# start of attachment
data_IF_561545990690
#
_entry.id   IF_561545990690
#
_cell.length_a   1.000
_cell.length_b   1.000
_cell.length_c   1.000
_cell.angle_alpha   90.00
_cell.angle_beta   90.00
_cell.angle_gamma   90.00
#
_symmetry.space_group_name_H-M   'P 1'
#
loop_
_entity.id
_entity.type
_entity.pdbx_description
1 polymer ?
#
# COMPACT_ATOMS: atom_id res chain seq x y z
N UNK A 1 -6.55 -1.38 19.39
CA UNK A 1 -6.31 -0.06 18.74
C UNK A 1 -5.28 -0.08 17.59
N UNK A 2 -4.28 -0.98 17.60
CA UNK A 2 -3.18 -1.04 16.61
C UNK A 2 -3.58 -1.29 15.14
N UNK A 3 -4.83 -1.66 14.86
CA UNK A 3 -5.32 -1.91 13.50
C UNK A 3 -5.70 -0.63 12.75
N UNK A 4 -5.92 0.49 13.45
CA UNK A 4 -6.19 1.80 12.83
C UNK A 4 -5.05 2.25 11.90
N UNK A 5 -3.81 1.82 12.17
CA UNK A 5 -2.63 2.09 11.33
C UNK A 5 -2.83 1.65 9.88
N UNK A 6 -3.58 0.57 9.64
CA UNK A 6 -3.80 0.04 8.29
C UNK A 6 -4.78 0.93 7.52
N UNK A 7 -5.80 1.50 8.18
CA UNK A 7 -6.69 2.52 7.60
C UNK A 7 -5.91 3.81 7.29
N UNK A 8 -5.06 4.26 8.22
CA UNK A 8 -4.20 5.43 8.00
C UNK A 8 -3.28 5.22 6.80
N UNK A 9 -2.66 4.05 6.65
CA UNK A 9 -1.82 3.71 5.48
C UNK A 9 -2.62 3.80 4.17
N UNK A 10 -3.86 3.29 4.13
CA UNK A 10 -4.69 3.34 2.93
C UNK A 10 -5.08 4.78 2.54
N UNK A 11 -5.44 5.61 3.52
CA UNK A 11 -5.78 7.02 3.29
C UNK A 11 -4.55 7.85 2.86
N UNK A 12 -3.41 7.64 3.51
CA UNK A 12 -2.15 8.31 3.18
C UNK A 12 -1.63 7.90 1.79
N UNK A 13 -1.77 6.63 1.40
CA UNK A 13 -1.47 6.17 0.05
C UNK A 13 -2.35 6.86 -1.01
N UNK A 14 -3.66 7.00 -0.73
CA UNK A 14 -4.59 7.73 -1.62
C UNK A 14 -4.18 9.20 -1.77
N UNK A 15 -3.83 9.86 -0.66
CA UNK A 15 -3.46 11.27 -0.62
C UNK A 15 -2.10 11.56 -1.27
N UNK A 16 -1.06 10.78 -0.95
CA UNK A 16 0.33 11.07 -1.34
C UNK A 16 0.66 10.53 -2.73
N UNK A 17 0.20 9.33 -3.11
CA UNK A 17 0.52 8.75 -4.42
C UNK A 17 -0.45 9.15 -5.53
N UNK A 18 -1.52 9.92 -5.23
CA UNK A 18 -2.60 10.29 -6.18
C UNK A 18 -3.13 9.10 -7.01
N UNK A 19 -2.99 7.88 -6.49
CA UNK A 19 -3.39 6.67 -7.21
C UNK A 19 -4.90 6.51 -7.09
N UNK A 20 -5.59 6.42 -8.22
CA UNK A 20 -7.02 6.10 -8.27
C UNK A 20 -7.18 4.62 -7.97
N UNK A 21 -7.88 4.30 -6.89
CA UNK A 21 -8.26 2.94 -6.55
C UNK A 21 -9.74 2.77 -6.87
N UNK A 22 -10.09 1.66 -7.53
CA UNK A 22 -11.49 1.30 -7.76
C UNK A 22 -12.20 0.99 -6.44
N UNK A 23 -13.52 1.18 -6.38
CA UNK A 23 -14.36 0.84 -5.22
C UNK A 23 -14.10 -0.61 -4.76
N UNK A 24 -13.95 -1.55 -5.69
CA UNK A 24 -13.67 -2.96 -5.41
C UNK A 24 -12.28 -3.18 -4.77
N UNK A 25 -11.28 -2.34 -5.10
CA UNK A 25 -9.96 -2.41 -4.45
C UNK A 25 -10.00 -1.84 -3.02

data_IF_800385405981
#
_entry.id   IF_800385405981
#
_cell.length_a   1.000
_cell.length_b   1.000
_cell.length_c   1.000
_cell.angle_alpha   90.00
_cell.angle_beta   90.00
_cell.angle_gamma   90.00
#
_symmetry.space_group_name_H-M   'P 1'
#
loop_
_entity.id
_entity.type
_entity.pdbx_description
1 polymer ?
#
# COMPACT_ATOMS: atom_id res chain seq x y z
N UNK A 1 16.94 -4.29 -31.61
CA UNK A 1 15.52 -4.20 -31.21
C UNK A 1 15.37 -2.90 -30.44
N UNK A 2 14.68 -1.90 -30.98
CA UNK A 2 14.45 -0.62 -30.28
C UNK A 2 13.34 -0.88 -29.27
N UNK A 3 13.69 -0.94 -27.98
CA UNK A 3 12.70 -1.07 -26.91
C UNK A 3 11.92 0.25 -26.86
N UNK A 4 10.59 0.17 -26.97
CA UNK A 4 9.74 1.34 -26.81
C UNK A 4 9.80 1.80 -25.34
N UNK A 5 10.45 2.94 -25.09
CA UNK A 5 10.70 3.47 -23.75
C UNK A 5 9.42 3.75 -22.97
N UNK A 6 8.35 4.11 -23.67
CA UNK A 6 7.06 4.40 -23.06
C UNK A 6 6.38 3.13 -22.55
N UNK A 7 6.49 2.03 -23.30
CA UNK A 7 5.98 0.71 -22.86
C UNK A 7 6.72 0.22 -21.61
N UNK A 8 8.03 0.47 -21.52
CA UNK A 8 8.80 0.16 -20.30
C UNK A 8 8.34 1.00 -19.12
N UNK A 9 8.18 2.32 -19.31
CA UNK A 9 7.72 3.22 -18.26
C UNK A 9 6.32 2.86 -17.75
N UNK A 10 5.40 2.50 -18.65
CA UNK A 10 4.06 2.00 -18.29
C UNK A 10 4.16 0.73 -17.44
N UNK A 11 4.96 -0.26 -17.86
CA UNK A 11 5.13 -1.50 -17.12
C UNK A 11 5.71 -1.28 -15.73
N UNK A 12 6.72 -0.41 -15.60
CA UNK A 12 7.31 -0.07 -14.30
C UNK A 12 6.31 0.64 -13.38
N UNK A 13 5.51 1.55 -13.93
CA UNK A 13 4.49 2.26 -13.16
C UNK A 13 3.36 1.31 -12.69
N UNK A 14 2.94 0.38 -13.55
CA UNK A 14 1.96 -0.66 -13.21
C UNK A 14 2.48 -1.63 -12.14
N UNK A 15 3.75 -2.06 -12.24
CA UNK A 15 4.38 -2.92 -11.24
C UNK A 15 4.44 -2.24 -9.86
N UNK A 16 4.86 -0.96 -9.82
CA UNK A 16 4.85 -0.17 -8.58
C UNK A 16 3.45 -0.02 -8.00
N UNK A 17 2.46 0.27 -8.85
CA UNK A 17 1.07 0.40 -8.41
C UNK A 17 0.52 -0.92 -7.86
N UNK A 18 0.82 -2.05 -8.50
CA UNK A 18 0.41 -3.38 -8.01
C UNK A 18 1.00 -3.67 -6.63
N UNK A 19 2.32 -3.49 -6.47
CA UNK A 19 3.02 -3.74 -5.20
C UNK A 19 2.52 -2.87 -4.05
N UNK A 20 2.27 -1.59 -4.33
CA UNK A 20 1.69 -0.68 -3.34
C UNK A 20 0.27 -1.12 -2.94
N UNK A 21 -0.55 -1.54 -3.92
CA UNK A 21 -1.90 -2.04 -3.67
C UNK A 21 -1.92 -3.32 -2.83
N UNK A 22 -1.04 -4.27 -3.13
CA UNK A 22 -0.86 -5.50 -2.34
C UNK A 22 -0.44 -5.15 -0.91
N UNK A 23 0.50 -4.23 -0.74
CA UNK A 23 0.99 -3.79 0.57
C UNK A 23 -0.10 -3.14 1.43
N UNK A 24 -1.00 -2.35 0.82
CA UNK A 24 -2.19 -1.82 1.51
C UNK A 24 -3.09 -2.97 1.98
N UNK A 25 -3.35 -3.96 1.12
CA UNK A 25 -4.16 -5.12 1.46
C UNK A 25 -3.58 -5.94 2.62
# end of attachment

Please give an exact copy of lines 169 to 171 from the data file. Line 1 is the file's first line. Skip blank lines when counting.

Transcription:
C UNK A 18 1.00 -3.67 -6.63
N UNK A 19 2.32 -3.49 -6.47
CA UNK A 19 3.02 -3.74 -5.20